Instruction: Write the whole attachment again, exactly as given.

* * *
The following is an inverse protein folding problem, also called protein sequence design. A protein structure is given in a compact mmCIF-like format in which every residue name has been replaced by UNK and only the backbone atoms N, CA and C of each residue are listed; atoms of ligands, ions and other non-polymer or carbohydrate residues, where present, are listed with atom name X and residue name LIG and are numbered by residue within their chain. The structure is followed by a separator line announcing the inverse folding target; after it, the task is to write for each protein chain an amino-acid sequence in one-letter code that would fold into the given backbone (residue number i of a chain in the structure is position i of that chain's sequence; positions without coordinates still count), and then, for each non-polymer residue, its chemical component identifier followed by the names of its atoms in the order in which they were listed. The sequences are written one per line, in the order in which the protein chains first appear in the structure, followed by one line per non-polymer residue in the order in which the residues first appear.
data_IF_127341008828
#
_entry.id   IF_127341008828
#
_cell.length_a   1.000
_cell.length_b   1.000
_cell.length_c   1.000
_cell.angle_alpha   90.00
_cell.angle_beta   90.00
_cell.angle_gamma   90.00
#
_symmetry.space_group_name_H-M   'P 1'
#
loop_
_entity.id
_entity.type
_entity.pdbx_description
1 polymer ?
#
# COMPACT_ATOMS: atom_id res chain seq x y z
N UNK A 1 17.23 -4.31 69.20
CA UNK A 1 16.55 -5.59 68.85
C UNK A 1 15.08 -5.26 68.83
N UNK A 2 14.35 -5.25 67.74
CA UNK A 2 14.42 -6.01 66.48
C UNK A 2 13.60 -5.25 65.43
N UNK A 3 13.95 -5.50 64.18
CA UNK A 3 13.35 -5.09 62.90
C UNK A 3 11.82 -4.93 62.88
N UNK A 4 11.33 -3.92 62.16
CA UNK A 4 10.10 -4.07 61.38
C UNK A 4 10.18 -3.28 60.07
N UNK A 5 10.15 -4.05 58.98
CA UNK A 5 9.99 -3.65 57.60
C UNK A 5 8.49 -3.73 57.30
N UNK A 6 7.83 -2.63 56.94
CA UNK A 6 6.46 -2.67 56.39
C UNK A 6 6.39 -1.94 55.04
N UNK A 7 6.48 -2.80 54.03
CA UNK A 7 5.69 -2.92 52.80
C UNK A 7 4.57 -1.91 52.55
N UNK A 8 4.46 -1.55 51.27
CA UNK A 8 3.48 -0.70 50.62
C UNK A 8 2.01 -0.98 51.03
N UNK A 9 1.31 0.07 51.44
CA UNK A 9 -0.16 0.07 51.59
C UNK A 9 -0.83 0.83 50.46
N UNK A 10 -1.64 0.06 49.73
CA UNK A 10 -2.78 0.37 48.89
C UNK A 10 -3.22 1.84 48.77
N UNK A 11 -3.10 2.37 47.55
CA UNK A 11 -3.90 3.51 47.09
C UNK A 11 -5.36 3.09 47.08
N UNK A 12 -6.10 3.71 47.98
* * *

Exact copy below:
The following is an inverse protein folding problem, also called protein sequence design. A protein structure is given in a compact mmCIF-like format in which every residue name has been replaced by UNK and only the backbone atoms N, CA and C of each residue are listed; atoms of ligands, ions and other non-polymer or carbohydrate residues, where present, are listed with atom name X and residue name LIG and are numbered by residue within their chain. The structure is followed by a separator line announcing the inverse folding target; after it, the task is to write for each protein chain an amino-acid sequence in one-letter code that would fold into the given backbone (residue number i of a chain in the structure is position i of that chain's sequence; positions without coordinates still count), and then, for each non-polymer residue, its chemical component identifier followed by the names of its atoms in the order in which they were listed. The sequences are written one per line, in the order in which the protein chains first appear in the structure, followed by one line per non-polymer residue in the order in which the residues first appear.
data_IF_127341008828
#
_entry.id   IF_127341008828
#
_cell.length_a   1.000
_cell.length_b   1.000
_cell.length_c   1.000
_cell.angle_alpha   90.00
_cell.angle_beta   90.00
_cell.angle_gamma   90.00
#
_symmetry.space_group_name_H-M   'P 1'
#
loop_
_entity.id
_entity.type
_entity.pdbx_description
1 polymer ?
#
# COMPACT_ATOMS: atom_id res chain seq x y z
N UNK A 1 17.23 -4.31 69.20
CA UNK A 1 16.55 -5.59 68.85
C UNK A 1 15.08 -5.26 68.83
N UNK A 2 14.35 -5.25 67.74
CA UNK A 2 14.42 -6.01 66.48
C UNK A 2 13.60 -5.25 65.43
N UNK A 3 13.95 -5.50 64.18
CA UNK A 3 13.35 -5.09 62.90
C UNK A 3 11.82 -4.93 62.88
N UNK A 4 11.33 -3.92 62.16
CA UNK A 4 10.10 -4.07 61.38
C UNK A 4 10.18 -3.28 60.07
N UNK A 5 10.15 -4.05 58.98
CA UNK A 5 9.99 -3.65 57.60
C UNK A 5 8.49 -3.73 57.30
N UNK A 6 7.83 -2.63 56.94
CA UNK A 6 6.46 -2.67 56.39
C UNK A 6 6.39 -1.94 55.04
N UNK A 7 6.48 -2.80 54.03
CA UNK A 7 5.69 -2.92 52.80
C UNK A 7 4.57 -1.91 52.55
N UNK A 8 4.46 -1.55 51.27
CA UNK A 8 3.48 -0.70 50.62
C UNK A 8 2.01 -0.98 51.03
N UNK A 9 1.31 0.07 51.44
CA UNK A 9 -0.16 0.07 51.59
C UNK A 9 -0.83 0.83 50.46
N UNK A 10 -1.64 0.06 49.73
CA UNK A 10 -2.78 0.37 48.89
C UNK A 10 -3.22 1.84 48.77
N UNK A 11 -3.10 2.37 47.55
CA UNK A 11 -3.90 3.51 47.09
C UNK A 11 -5.36 3.09 47.08
N UNK A 12 -6.10 3.71 47.98